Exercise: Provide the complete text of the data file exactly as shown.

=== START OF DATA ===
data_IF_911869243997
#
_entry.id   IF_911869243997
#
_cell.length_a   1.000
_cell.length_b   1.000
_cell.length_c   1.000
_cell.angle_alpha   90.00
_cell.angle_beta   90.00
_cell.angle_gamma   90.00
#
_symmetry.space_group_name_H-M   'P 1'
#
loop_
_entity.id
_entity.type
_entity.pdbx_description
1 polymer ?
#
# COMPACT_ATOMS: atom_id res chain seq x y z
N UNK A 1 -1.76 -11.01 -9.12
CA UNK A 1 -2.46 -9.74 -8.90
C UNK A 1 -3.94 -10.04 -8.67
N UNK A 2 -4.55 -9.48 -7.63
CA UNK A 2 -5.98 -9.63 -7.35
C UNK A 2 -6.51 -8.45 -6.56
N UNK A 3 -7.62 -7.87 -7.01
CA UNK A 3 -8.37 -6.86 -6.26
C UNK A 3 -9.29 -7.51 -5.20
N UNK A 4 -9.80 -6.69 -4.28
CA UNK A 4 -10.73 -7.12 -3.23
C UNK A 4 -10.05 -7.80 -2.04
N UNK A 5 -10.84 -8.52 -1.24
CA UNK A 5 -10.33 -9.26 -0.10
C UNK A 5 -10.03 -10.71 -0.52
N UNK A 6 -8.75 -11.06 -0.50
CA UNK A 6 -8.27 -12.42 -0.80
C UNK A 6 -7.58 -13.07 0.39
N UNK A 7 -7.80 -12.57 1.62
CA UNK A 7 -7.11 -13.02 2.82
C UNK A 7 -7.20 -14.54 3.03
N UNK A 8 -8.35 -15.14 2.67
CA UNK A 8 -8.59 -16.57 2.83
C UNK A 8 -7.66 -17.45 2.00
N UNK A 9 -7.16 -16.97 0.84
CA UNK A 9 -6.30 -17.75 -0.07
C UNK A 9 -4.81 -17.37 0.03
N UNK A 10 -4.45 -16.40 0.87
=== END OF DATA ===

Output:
data_IF_911869243997
#
_entry.id   IF_911869243997
#
_cell.length_a   1.000
_cell.length_b   1.000
_cell.length_c   1.000
_cell.angle_alpha   90.00
_cell.angle_beta   90.00
_cell.angle_gamma   90.00
#
_symmetry.space_group_name_H-M   'P 1'
#
loop_
_entity.id
_entity.type
_entity.pdbx_description
1 polymer ?
#
# COMPACT_ATOMS: atom_id res chain seq x y z
N UNK A 1 -1.76 -11.01 -9.12
CA UNK A 1 -2.46 -9.74 -8.90
C UNK A 1 -3.94 -10.04 -8.67
N UNK A 2 -4.55 -9.48 -7.63
CA UNK A 2 -5.98 -9.63 -7.35
C UNK A 2 -6.51 -8.45 -6.56
N UNK A 3 -7.62 -7.87 -7.01
CA UNK A 3 -8.37 -6.86 -6.26
C UNK A 3 -9.29 -7.51 -5.20
N UNK A 4 -9.80 -6.69 -4.28
CA UNK A 4 -10.73 -7.12 -3.23
C UNK A 4 -10.05 -7.80 -2.04
N UNK A 5 -10.84 -8.52 -1.24
CA UNK A 5 -10.33 -9.26 -0.10
C UNK A 5 -10.03 -10.71 -0.52
N UNK A 6 -8.75 -11.06 -0.50
CA UNK A 6 -8.27 -12.42 -0.80
C UNK A 6 -7.58 -13.07 0.39
N UNK A 7 -7.80 -12.57 1.62
CA UNK A 7 -7.11 -13.02 2.82
C UNK A 7 -7.20 -14.54 3.03
N UNK A 8 -8.35 -15.14 2.67
CA UNK A 8 -8.59 -16.57 2.83
C UNK A 8 -7.66 -17.45 2.00
N UNK A 9 -7.16 -16.97 0.84
CA UNK A 9 -6.30 -17.75 -0.07
C UNK A 9 -4.81 -17.37 0.03
N UNK A 10 -4.45 -16.40 0.87